The cooling fan on the PlayStation 4 uses what’s called a six-pole dc brushless motor, also sometimes called an electronically commutated motors. Here commutation refers to the act of switching the electrical connection from one motor winding to the next one. The resulting magnetic field works against alternating poles of permanent magnets to generate motion. The PlayStation 4 fan motor has the magnets in its rotor. (A dc motor with the magnets in the rotor is sometimes called an outrunner. There are other possible configurations, but they are not as widely used as outrunners.)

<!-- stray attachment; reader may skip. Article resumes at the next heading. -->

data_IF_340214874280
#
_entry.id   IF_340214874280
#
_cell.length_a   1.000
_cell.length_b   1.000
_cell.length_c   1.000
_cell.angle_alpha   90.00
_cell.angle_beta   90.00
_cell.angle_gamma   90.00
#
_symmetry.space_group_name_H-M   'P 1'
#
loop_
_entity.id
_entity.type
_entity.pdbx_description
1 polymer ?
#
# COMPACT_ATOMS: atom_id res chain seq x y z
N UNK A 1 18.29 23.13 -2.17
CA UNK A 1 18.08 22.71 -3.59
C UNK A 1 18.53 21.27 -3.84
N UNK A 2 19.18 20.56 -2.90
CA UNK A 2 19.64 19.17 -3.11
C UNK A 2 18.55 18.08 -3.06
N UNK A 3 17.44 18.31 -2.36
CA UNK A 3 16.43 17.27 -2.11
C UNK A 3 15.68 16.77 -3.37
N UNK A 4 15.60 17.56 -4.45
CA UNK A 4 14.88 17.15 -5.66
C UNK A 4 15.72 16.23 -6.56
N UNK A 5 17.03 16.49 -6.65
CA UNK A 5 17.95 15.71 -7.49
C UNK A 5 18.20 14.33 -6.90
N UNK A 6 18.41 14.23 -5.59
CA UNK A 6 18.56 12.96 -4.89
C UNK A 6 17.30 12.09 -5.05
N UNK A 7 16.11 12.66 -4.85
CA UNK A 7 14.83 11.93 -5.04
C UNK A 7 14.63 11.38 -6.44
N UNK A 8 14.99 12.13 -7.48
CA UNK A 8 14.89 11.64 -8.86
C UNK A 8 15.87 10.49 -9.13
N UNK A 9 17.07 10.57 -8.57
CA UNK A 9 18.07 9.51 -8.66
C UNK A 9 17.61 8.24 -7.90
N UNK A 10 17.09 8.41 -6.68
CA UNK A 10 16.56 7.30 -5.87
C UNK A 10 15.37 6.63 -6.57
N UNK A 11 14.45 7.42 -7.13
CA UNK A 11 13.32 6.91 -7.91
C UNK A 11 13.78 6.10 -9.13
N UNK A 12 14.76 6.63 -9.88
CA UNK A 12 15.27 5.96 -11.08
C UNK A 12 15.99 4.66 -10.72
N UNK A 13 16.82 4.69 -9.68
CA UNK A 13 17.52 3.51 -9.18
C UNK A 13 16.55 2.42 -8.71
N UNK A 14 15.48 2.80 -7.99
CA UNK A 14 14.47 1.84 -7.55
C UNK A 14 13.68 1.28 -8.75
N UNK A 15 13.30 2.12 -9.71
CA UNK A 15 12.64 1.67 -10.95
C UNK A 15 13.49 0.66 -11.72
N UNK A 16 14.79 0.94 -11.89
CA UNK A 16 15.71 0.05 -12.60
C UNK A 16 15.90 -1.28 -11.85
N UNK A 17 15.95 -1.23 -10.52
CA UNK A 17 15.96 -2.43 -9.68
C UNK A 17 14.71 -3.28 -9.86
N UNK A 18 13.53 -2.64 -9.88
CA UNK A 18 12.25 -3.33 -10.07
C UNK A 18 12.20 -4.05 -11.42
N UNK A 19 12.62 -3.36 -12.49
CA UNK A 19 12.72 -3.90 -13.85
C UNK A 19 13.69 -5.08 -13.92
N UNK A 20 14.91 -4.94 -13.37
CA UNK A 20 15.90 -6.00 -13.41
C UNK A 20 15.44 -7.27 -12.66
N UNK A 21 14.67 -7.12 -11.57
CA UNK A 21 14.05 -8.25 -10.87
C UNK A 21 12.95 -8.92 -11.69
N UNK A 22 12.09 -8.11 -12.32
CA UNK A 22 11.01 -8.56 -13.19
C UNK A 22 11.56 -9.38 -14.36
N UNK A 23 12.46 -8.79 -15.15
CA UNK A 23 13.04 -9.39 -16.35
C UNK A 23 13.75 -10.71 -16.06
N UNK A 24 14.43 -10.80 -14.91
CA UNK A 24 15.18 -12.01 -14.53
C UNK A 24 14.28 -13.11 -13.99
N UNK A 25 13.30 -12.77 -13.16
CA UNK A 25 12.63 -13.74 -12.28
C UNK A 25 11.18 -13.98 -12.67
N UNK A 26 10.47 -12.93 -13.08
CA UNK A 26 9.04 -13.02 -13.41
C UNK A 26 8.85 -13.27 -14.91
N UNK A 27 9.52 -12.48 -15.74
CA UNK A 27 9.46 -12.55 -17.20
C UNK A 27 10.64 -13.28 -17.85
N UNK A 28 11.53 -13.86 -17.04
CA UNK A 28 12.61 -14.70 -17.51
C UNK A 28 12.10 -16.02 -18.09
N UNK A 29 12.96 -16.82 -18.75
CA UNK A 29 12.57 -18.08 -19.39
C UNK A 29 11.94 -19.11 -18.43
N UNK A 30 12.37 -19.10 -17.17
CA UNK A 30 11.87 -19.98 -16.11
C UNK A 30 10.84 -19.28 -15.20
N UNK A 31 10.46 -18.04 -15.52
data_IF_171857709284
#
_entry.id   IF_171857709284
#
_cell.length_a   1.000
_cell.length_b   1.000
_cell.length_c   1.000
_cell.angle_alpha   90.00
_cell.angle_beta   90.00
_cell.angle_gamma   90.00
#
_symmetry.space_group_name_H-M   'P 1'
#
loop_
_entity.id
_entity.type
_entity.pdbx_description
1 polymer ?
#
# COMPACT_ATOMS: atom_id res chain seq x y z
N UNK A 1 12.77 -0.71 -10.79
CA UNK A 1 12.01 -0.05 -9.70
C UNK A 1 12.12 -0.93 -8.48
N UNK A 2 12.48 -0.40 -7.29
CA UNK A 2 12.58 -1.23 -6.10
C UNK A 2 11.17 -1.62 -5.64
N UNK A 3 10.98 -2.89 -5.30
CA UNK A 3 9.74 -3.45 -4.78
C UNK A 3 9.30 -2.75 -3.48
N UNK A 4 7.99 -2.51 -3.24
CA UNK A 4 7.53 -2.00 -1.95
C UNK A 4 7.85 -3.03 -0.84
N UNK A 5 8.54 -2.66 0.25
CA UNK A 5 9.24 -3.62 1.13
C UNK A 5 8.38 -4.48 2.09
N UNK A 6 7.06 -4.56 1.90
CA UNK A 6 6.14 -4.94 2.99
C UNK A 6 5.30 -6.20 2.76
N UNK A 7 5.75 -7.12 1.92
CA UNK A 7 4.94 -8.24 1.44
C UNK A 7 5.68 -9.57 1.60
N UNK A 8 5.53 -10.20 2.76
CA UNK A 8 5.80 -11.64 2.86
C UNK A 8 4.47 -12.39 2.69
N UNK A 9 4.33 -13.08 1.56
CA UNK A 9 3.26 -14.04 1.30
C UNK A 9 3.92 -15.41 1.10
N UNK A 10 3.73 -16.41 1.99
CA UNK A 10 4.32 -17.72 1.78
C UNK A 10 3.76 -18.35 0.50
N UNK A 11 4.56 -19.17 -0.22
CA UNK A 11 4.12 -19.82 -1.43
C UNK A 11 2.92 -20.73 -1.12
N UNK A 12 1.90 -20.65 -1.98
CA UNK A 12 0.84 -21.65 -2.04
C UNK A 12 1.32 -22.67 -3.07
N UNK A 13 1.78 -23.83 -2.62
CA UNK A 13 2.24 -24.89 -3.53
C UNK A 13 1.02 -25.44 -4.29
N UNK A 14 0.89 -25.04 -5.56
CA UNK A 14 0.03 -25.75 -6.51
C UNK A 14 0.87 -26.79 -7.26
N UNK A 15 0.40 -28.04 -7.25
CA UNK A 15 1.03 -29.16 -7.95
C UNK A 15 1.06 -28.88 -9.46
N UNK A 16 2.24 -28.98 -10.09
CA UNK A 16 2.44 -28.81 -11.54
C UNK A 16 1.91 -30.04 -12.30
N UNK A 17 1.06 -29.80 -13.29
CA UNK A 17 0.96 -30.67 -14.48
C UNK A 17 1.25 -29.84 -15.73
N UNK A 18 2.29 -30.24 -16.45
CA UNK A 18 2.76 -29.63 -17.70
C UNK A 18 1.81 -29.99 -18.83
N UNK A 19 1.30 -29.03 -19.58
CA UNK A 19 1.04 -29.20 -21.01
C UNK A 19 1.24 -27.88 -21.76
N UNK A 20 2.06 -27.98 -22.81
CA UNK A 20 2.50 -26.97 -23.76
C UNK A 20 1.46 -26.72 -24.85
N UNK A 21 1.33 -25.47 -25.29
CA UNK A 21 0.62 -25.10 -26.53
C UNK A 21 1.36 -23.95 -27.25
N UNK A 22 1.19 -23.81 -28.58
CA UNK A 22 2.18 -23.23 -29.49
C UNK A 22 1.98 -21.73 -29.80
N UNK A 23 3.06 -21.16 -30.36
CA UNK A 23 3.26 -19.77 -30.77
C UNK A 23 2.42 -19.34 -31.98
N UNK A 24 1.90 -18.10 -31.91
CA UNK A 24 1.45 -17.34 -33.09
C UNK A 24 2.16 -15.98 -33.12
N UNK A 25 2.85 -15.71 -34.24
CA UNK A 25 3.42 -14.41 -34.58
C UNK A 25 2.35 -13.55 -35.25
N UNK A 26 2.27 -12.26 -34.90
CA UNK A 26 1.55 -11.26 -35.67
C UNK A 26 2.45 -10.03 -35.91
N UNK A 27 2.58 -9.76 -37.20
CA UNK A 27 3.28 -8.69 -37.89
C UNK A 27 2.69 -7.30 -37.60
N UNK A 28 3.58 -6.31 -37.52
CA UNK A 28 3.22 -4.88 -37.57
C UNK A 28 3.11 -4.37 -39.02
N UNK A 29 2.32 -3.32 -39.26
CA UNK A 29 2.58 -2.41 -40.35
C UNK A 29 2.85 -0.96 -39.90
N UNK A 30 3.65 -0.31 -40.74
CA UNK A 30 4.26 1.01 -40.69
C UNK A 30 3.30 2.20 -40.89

The PlayStation probably uses a brushless motor in its fan because these types are typically 85 to 90% efficient largely because most of the energy going into the coils actually moves the rotor. This is in contrast with another less expensive type of motor found in fans, the shaded pole-type induction motor. The efficiency of shaded pole motors generally is only between 15 and 30%. And the power factor is rather low as well.